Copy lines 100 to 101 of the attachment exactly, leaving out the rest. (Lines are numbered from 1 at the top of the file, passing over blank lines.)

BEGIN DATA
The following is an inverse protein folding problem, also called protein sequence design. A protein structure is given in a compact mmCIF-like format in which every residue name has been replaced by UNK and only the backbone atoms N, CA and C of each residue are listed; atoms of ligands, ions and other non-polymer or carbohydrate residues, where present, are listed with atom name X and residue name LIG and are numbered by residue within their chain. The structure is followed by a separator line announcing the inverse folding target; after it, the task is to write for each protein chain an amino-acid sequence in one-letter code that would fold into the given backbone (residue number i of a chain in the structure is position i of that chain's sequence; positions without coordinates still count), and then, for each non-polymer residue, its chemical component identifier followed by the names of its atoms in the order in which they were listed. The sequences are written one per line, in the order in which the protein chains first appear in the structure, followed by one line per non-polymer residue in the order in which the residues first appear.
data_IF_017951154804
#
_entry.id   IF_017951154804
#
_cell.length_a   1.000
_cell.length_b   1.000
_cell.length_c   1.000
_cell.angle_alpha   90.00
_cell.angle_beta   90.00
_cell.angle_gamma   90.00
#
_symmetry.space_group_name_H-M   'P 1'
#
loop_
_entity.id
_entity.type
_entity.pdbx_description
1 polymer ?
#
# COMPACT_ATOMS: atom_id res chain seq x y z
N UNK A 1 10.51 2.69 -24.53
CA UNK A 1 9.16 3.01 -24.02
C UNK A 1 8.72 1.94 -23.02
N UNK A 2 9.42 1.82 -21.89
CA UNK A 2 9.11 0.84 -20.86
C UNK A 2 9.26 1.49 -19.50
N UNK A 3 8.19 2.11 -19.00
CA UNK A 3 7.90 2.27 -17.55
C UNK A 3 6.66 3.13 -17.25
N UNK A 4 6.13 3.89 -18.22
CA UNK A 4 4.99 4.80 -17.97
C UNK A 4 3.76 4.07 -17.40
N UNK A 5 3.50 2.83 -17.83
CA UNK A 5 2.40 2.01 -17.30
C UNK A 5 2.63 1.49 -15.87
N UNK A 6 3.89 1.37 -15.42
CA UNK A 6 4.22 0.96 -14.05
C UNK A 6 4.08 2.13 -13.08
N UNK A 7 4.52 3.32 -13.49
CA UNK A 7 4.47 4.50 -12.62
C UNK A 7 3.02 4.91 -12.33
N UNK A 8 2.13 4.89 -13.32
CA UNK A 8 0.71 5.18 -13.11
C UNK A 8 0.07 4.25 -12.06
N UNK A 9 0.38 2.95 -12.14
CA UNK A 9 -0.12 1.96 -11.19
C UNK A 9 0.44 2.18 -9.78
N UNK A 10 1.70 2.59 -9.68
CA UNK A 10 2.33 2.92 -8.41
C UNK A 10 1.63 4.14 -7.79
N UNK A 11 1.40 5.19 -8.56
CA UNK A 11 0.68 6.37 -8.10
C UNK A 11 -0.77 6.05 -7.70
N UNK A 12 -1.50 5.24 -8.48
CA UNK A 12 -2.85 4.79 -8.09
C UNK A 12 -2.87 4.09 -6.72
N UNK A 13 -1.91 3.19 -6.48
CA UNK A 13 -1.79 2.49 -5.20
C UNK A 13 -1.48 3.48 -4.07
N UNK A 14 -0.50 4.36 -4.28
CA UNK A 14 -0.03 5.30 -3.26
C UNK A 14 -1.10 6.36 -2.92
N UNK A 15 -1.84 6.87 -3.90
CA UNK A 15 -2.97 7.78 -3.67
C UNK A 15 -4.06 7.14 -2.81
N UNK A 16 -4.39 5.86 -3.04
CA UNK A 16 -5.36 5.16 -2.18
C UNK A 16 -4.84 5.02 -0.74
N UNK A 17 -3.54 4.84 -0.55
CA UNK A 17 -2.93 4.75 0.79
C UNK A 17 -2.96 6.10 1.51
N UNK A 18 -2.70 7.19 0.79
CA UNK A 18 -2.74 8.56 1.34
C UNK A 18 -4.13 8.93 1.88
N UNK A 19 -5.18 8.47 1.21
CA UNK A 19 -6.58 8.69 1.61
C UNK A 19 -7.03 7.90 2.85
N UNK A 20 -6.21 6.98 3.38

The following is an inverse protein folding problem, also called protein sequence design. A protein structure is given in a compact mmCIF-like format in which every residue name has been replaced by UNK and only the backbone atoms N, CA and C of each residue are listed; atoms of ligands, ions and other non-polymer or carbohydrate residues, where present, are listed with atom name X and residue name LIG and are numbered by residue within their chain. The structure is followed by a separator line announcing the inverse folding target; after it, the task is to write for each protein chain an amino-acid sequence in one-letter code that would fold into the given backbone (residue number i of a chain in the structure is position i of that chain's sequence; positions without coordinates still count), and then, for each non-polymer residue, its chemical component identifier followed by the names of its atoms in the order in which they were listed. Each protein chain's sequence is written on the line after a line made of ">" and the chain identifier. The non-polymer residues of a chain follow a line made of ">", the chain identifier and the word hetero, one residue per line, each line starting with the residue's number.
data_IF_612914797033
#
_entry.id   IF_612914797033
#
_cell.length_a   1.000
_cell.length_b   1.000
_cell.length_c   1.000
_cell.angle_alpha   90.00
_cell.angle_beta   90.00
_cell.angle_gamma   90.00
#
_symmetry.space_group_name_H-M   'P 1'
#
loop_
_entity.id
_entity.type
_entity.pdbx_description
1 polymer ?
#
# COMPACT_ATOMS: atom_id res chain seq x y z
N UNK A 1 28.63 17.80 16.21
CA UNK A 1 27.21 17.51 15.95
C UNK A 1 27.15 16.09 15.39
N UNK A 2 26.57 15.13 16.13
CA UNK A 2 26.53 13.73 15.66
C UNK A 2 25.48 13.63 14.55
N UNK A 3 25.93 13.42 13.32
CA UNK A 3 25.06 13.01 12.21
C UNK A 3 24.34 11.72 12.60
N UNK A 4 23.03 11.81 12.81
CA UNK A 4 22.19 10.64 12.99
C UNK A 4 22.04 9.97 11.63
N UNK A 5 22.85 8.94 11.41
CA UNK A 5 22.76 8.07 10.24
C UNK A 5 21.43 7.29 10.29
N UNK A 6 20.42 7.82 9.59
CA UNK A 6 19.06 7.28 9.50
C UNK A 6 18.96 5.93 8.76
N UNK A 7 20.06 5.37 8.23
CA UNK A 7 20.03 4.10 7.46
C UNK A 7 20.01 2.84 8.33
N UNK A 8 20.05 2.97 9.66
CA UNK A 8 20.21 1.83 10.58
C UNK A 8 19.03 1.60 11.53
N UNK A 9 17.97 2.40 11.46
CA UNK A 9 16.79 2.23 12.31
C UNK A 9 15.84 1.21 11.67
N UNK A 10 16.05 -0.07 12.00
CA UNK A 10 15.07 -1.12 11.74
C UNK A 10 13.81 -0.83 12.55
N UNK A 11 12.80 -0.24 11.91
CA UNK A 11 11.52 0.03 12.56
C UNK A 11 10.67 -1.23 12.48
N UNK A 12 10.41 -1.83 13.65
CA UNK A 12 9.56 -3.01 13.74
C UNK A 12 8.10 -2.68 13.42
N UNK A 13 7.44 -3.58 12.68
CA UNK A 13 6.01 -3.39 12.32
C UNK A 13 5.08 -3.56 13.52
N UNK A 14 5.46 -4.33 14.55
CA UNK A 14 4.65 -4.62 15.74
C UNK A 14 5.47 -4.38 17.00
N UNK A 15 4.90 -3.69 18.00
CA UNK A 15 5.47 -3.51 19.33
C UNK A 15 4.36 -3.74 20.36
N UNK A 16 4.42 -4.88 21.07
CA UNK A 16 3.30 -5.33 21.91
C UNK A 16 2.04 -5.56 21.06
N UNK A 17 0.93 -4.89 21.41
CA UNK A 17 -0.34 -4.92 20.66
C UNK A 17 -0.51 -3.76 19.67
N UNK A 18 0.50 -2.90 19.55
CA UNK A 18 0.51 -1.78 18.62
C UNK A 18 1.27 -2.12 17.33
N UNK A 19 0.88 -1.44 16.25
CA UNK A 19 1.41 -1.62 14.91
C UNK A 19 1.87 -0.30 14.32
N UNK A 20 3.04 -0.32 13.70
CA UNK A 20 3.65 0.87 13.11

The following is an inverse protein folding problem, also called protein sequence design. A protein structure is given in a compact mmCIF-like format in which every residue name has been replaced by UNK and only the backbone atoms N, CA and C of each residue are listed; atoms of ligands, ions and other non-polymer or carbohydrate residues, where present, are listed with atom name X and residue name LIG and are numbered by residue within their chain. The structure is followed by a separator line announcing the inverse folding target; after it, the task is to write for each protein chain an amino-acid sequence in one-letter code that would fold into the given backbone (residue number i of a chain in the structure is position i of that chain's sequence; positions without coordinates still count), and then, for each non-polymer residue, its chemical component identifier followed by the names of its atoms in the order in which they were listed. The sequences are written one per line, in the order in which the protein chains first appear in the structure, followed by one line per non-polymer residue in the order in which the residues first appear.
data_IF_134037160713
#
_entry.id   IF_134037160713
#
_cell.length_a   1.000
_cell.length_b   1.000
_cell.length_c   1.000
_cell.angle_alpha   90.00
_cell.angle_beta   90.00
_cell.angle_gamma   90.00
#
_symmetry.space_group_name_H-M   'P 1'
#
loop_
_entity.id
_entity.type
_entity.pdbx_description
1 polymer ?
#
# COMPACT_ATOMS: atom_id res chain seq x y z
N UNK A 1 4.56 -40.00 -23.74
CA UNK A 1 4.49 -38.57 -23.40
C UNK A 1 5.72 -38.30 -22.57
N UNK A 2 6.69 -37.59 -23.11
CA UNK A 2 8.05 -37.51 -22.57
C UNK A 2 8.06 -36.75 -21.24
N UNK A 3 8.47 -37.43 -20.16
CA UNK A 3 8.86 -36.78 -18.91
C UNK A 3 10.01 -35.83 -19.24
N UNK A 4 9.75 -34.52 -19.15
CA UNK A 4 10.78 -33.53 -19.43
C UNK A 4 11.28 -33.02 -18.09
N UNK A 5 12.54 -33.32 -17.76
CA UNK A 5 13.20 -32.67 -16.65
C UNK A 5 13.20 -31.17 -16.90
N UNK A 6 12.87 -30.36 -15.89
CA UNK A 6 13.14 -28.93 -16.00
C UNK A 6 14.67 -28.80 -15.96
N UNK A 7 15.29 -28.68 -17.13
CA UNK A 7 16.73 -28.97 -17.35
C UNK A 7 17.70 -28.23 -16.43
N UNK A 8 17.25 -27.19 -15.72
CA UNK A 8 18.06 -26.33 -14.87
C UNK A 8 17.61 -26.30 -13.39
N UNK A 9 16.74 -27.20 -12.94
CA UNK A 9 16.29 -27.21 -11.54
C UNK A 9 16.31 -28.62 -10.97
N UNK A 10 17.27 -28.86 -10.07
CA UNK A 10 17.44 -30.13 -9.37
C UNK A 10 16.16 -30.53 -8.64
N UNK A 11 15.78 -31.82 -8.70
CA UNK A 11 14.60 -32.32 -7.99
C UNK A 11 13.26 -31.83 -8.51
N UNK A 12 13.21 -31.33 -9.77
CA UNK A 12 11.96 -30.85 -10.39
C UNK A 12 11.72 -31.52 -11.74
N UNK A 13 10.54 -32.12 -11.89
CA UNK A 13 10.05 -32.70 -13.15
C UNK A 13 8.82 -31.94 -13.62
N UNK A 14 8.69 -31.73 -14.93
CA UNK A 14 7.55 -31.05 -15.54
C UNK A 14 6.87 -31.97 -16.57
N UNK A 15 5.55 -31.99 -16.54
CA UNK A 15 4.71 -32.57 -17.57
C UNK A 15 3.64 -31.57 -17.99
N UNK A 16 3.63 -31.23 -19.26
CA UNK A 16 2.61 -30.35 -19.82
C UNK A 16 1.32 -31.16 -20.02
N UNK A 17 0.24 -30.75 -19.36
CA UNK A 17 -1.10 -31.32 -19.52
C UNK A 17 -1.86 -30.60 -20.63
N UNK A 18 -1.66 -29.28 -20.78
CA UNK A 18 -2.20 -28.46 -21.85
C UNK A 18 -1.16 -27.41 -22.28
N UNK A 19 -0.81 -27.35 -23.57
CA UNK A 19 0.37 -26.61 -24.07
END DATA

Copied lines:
# COMPACT_ATOMS: atom_id res chain seq x y z
N UNK A 1 28.63 17.80 16.21